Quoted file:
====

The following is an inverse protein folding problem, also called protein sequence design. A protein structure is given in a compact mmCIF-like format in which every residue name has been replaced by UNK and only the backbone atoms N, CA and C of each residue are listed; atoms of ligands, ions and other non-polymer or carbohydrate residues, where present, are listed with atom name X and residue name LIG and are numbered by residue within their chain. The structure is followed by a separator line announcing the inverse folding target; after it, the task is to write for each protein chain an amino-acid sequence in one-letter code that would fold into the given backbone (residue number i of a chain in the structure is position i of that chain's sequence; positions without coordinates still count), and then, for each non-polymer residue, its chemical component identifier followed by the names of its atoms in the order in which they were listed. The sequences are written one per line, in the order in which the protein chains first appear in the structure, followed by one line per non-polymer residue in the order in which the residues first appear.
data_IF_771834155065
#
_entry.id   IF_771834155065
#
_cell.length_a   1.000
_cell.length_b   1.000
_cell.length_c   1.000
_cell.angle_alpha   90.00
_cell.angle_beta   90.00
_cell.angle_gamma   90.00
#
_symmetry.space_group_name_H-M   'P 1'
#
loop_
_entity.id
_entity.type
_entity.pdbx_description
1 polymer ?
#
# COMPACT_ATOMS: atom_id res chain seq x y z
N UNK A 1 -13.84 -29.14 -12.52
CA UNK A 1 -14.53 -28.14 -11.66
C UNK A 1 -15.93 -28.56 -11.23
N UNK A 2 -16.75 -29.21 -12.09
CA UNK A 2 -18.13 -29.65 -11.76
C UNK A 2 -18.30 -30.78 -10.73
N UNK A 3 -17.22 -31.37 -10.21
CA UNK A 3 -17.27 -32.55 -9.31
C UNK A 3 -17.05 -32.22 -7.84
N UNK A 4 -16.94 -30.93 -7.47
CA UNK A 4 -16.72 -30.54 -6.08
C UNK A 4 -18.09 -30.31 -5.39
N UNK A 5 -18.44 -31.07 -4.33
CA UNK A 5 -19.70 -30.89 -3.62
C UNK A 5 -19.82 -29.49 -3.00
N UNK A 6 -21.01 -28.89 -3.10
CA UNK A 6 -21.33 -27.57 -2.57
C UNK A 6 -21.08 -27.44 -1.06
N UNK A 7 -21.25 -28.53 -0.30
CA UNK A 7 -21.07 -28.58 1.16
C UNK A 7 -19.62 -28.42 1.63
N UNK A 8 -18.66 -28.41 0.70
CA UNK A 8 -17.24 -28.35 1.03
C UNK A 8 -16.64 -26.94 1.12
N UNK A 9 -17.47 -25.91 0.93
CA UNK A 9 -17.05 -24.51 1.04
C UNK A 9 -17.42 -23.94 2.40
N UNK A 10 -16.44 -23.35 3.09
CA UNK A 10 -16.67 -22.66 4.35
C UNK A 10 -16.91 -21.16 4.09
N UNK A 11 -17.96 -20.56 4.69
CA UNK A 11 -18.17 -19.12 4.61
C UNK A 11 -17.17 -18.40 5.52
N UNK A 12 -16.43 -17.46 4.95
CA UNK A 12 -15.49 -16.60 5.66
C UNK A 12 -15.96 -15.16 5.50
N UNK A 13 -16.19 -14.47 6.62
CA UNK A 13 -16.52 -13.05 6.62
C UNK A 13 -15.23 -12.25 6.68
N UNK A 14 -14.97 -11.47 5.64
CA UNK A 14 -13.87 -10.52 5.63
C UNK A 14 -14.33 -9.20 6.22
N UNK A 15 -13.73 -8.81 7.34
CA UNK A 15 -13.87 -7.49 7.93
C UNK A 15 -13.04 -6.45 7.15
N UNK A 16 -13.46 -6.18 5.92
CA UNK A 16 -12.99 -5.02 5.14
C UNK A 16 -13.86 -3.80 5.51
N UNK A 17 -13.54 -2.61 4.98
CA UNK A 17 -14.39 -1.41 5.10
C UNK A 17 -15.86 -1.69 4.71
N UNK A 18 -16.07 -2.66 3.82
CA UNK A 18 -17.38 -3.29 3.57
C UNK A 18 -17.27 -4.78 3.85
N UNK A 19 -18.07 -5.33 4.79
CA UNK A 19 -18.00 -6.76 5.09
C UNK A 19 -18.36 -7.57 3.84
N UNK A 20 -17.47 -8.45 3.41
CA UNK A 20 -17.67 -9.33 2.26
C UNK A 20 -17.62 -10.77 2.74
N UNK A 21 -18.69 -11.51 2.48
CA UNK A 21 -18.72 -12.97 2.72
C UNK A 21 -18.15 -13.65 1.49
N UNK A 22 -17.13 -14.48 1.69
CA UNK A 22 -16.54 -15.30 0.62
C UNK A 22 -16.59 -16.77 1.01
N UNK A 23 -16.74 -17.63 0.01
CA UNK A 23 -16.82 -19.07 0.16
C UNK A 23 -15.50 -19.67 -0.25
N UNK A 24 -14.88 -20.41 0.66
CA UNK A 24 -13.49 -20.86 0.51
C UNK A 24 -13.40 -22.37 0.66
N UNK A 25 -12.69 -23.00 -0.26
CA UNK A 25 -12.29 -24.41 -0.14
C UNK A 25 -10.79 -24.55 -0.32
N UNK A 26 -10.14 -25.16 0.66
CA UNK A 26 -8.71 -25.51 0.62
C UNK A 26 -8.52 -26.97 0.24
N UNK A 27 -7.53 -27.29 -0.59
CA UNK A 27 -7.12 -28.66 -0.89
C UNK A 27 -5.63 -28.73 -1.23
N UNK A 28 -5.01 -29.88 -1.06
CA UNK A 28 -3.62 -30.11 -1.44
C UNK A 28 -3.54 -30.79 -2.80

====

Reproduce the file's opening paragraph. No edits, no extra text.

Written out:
The following is an inverse protein folding problem, also called protein sequence design. A protein structure is given in a compact mmCIF-like format in which every residue name has been replaced by UNK and only the backbone atoms N, CA and C of each residue are listed; atoms of ligands, ions and other non-polymer or carbohydrate residues, where present, are listed with atom name X and residue name LIG and are numbered by residue within their chain. The structure is followed by a separator line announcing the inverse folding target; after it, the task is to write for each protein chain an amino-acid sequence in one-letter code that would fold into the given backbone (residue number i of a chain in the structure is position i of that chain's sequence; positions without coordinates still count), and then, for each non-polymer residue, its chemical component identifier followed by the names of its atoms in the order in which they were listed. The sequences are written one per line, in the order in which the protein chains first appear in the structure, followed by one line per non-polymer residue in the order in which the residues first appear.